While Convergence is an event being built out of near necessity, Secret Wars is an event that’s emerging from years of planning on the part of Marvel and writer Jonathan Hickman. Both approaches have their pros and cons. While I’m really enjoying Hickman’s work on the Avengers line, it was never anything I would be able to hand to a new reader easily – and his work on the title has only gotten more complex. Now, there’s nothing wrong with this approach, especially when you have several titles on the stands that new readers can easily gravitate to like Black Widow, Ms. Marvel, and Hawkeye – but when it comes to the big event, you want to try and make that thing as accessible as possible. DC can theoretically do this with Convergence by structuring their event as a low-threshold buy-in, featuring two part stories that exist without too much connective tissue. Marvel could theoretically do this, but there’s very little known about the actual structure of Secret Warsbeyond the fact that it will be impossible to escape if you’re interested in their line.
You can read that full article here.
Sometimes I think I go a little easier on Marvel because… well, because I’m enjoying more of their line right now, but I think I stayed pretty even-handed with presenting the potential problems and positives that both events could have. As always, your thoughts are appreciated, so comment below, or on the articles themselves!
Because I love puns, you guys. I love them so much.
This week, I returned to providing weekly final order cut-off commentary at Comics Beat with a little ditty about some of the splashier variants coming down the pike.
I’m not a big fan of variants in general (a longer column for another day), but I can at least get behind variants that you can order without qualification. That says you’re offering another variety for a reader to sample, letting them choose what cover they’d like. That, I understand. Qualified variants, on the other hand, are the dirt worst. They’re a dirty manipulation of the whole “supply and demand” market designed for cheap, easy money, both for publishers and retailers alike. If a retailer wants a bigger supply, they will have to order more copies. In order to cover the cost of those copies (many of which won’t sell), they will charge a premium for that cover. And hey, even if they don’t need to charge a premium to cover the costs of extra copies, they’ll probably mark it up because of the low supply, and the high demand.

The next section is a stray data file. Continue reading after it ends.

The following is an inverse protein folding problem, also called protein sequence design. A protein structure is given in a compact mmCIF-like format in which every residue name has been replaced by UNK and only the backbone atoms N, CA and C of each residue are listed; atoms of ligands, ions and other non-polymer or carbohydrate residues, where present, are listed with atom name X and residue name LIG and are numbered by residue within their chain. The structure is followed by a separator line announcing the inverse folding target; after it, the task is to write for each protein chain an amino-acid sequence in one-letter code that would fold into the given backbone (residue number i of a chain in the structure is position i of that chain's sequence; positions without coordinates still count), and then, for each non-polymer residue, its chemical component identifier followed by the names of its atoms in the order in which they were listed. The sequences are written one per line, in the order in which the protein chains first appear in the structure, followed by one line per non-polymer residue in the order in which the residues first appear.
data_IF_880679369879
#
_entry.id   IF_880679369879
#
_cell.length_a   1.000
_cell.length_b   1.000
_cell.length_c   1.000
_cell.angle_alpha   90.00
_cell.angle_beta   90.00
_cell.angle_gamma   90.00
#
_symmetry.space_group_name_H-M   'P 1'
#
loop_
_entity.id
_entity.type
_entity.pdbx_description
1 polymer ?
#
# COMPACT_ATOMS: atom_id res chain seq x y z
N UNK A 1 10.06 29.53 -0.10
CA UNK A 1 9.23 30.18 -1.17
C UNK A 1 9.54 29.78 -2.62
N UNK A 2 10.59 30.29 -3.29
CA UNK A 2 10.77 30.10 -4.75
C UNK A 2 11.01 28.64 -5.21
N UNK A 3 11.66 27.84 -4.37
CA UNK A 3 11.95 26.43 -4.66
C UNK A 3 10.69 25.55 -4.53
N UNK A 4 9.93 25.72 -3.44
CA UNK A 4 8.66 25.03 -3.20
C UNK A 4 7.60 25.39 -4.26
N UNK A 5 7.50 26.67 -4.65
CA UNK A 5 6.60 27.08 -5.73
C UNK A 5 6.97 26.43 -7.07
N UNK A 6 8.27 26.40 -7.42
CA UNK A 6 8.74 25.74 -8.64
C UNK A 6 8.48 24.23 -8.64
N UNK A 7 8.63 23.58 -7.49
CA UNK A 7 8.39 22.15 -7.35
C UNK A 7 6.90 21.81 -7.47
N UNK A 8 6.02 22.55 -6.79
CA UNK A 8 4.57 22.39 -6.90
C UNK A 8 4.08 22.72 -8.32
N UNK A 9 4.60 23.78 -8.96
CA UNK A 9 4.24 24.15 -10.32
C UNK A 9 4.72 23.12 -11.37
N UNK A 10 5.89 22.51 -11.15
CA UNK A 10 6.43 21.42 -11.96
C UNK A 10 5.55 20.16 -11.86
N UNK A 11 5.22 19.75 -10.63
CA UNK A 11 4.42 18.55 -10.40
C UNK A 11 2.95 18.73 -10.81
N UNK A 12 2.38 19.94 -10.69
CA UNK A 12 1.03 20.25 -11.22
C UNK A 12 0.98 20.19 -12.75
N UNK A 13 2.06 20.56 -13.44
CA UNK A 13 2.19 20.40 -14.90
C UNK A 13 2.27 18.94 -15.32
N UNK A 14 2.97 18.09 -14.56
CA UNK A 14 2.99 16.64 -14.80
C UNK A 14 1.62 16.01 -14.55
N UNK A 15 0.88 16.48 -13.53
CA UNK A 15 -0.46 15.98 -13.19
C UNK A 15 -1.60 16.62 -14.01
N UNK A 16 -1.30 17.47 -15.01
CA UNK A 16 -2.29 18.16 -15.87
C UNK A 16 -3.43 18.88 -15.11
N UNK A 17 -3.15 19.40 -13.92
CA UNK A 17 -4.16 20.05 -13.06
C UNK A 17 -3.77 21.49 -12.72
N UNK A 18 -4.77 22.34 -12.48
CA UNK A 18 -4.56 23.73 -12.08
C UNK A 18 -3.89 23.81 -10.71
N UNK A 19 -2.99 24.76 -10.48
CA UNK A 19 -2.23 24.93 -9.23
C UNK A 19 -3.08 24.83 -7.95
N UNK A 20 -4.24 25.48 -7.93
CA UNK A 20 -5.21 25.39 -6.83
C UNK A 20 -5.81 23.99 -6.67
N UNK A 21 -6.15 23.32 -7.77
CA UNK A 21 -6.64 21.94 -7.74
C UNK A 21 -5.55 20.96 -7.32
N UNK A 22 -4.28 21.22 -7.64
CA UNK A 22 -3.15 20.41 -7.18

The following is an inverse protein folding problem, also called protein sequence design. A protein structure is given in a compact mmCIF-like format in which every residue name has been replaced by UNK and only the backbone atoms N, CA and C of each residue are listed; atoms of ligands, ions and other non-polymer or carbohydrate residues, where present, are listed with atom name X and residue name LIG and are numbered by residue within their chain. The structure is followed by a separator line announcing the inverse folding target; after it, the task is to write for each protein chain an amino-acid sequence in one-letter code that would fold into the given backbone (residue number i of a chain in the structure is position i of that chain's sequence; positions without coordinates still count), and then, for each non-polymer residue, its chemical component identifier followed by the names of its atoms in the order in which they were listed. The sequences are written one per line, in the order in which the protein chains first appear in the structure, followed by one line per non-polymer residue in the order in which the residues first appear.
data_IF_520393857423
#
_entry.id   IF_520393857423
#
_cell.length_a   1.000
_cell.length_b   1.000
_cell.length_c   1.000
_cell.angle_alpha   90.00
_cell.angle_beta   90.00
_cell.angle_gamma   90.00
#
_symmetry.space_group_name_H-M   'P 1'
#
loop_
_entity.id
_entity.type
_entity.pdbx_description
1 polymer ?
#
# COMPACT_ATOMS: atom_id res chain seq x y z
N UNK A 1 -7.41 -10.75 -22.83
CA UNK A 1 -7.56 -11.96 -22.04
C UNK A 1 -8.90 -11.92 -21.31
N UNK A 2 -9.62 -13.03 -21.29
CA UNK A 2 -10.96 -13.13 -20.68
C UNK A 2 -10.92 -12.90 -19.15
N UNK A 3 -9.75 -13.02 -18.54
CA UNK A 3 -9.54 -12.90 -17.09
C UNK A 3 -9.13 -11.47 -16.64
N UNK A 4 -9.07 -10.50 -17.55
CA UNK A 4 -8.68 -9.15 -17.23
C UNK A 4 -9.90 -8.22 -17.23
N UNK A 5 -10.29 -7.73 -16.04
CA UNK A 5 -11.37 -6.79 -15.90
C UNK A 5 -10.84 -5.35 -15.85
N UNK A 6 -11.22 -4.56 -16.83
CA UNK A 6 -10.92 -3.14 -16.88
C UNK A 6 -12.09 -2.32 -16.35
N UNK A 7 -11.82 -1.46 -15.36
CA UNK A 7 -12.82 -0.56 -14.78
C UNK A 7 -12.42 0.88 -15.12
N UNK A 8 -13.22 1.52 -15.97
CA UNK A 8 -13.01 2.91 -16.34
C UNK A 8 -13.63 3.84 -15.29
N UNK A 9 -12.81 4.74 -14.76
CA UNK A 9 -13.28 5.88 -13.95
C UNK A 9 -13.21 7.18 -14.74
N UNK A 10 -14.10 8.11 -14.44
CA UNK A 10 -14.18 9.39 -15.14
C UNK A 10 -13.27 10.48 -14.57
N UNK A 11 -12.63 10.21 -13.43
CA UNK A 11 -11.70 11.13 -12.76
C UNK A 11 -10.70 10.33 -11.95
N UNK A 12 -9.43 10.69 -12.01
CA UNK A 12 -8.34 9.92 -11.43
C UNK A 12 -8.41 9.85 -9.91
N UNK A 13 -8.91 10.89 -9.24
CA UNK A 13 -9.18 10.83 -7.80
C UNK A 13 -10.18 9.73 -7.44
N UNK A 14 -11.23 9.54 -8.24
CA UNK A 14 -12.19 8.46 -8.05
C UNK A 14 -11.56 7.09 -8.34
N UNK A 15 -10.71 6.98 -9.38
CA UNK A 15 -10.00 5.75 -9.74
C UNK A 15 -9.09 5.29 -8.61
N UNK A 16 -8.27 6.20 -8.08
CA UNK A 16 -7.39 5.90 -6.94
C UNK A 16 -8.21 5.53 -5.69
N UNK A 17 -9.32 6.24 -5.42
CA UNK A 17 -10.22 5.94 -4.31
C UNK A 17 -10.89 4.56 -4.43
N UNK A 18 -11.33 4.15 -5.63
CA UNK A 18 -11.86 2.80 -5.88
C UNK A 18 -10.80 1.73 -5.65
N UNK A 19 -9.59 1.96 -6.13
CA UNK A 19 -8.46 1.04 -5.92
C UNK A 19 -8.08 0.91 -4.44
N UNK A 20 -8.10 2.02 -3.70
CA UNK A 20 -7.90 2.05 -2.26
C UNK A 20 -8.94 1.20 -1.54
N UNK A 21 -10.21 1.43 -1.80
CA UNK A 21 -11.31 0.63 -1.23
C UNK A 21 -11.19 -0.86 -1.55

You can read the full article over at Comics Beat where you’ll also see a quote from the publisher of one of the industry’s biggest companies talking shit about variants. It’s fun for the whole family! Probably. Maybe.
In year’s past, I’ve tried to do the whole NaNoWriMo thing to varying degrees of success. Last year, I made it to almost 20,000 words before stalling – a failure given the scope of the project, but a success in many other ways. I now have a bit of foundation for a series I’ve been planning to do for a few years, and a bit of working history for a whole I’ve wanted to bring to life for even longer, so that’s pretty cool.
I’m not going to try to do NaNoWriMo this year. Between upcoming projects and current commitments, I’m stretched pretty thin as it is. That said, I’m still making it my mission to hit 50,000 words by the end of the month, through posts like this, and my work over at Comics! The Blog and Comics Beat. If I’m feeling really ambitious, I might even write some short fiction. Who knows? Regardless, I will be writing this month, and I will be writing quite a bit. Some of it might even be good. One can hope.